A few weeks ago, I ended this column by noting our ongoing shortage of volunteer firefighters and EMTs. The problem was brought home to me vividly last Friday, when we tried to respond to the tragic accident on the Northway. As you probably know by now, the driver of a minivan lost control of his vehicle between exits 31 and 32 northbound. Two passengers were ejected as the vehicle rolled several times before coming to rest against some trees. Those ejected were a 6-year-old girl, who survived, and a 53-year-old woman, who, sadly, did not.
I was working at home when the call came through, and I was able to drop everything and rush off to the firehouse. When I got there a few minutes later, both our ambulances were in the driveway, along with an engine and the rescue truck, ready to get underway.
The fire trucks were put into service quickly, but the ambulances were held up for several valuable minutes, because we didn't have enough EMTs on hand to staff them. We had to wait, as the minutes dragged by and our frustration grew. Finally we were able to roll.
Right now we only have a handful of qualified volunteer EMTs on the emergency squad. Some of them work in neighboring towns, and at any given time the others might be out of range for a quick response. I'm still in firefighter training, and I plan to begin EMT training as soon as possible, so that I can pitch in. We badly need more people. If you feel like you might be able to serve, please think about joining, especially if you have any medical training.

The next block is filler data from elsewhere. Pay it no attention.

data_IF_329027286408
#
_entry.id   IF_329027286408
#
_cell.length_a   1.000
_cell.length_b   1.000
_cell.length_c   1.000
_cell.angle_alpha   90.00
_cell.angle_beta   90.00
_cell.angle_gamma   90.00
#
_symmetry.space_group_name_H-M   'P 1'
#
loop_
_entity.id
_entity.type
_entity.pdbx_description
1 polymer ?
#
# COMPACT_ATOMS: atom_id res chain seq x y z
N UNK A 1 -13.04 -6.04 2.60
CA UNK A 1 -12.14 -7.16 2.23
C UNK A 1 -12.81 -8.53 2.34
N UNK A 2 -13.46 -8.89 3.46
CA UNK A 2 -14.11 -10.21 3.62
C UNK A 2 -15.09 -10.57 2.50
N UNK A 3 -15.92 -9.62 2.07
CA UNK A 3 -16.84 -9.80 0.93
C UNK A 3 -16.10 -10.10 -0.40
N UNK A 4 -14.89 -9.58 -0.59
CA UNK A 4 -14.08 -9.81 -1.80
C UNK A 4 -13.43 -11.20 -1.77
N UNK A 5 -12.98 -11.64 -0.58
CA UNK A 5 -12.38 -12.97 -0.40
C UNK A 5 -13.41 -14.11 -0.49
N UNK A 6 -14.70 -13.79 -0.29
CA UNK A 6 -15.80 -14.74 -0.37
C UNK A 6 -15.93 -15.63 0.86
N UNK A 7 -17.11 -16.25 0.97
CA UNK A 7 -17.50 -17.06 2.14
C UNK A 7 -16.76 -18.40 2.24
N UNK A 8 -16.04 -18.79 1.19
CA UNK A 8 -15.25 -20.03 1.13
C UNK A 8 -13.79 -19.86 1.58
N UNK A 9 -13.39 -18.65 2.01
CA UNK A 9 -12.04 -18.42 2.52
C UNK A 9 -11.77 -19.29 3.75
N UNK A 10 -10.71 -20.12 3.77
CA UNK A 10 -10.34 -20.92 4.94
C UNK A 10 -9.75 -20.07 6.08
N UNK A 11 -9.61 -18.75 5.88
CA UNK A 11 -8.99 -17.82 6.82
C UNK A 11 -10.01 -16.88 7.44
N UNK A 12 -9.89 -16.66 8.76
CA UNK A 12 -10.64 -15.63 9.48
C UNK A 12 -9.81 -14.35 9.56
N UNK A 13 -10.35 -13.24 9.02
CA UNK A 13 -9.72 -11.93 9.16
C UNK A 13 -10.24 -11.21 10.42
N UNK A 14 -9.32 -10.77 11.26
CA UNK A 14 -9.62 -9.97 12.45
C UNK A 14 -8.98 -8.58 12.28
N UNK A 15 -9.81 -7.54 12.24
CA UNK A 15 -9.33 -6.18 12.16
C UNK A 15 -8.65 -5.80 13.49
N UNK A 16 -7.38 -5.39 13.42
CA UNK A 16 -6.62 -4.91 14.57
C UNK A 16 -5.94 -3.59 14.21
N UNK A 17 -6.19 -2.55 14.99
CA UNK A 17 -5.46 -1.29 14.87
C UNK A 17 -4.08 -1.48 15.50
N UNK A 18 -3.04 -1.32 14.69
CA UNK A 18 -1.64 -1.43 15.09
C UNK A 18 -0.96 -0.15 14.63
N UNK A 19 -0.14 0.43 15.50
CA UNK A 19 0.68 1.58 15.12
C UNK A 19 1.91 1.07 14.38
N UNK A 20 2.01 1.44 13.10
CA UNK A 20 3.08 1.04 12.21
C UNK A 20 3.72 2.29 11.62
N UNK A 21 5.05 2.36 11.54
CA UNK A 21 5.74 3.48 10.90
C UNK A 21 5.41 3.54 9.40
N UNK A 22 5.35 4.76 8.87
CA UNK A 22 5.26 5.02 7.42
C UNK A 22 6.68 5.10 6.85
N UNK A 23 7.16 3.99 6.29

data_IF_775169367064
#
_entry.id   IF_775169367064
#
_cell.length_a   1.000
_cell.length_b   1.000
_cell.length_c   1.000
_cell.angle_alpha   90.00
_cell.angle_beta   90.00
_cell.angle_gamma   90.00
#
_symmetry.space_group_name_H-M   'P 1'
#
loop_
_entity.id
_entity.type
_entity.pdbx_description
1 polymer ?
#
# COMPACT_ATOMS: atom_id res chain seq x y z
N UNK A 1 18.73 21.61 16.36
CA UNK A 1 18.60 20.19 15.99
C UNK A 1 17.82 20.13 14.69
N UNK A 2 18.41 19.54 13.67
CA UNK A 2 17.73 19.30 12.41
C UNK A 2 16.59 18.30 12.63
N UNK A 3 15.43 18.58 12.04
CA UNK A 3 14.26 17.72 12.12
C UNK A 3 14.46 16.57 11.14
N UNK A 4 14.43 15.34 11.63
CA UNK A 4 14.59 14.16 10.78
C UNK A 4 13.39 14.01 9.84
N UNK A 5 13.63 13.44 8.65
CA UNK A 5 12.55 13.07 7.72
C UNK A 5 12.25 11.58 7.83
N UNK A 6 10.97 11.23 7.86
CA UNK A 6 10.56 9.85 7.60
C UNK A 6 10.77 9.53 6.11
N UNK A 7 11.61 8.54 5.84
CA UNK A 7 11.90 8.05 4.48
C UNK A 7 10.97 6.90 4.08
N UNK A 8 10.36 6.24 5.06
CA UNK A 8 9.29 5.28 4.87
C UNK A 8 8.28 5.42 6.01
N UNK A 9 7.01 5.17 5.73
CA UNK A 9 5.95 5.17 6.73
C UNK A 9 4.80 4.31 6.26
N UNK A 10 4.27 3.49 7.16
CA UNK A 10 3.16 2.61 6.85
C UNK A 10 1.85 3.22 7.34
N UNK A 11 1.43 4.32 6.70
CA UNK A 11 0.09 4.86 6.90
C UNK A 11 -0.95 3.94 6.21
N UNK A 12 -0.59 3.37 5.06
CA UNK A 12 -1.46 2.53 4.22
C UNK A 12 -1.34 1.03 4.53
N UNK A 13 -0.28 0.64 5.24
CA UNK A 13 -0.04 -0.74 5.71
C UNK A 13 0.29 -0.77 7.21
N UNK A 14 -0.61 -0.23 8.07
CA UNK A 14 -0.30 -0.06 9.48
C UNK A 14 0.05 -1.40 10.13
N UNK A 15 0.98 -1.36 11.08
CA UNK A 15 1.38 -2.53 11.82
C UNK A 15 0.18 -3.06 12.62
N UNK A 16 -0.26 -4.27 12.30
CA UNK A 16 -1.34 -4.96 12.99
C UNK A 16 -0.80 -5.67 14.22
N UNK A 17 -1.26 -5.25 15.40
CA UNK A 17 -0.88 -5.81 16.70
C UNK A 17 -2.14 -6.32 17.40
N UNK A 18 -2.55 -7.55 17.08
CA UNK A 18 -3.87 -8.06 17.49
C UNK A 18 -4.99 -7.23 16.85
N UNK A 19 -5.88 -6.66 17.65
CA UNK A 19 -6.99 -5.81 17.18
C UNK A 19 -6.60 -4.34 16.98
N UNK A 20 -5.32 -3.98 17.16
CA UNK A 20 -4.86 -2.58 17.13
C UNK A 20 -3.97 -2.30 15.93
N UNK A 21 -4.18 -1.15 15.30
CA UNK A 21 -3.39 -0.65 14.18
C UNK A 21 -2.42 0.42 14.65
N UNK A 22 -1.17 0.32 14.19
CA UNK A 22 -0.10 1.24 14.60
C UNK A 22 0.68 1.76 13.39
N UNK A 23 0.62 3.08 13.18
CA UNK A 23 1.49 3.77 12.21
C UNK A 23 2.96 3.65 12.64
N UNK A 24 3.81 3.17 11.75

One thing I can promise you-you'll be working with the best. That was my second lesson of the day. We may be short-staffed, but the people we do have are absolutely superb at what they do. Word is the injured passengers, including the little girl who was ejected from the vehicle, will make full recoveries. I'm pretty sure I know who deserves much of the credit. I watched that person at work-calm, efficient, careful, and surprisingly tender-and it's something I won't soon forget.
We are truly fortunate to have that level of expertise in our community. But no one worker can do it alone, nor even several workers, no matter how good. We need more help.
On a lighter note, I'd like to thank all the generous patrons who bought raffle tickets to support the Shakespeare-in-the-Park performance of Henry V last Sunday. A special thank-you goes to Paul Rossi, who once again donated one of his gorgeous paintings for us to raffle off, and to Dogwood Bread Company in Wadhams, where owners Courtney and Keri Fair let me sell tickets during pizza night prime time.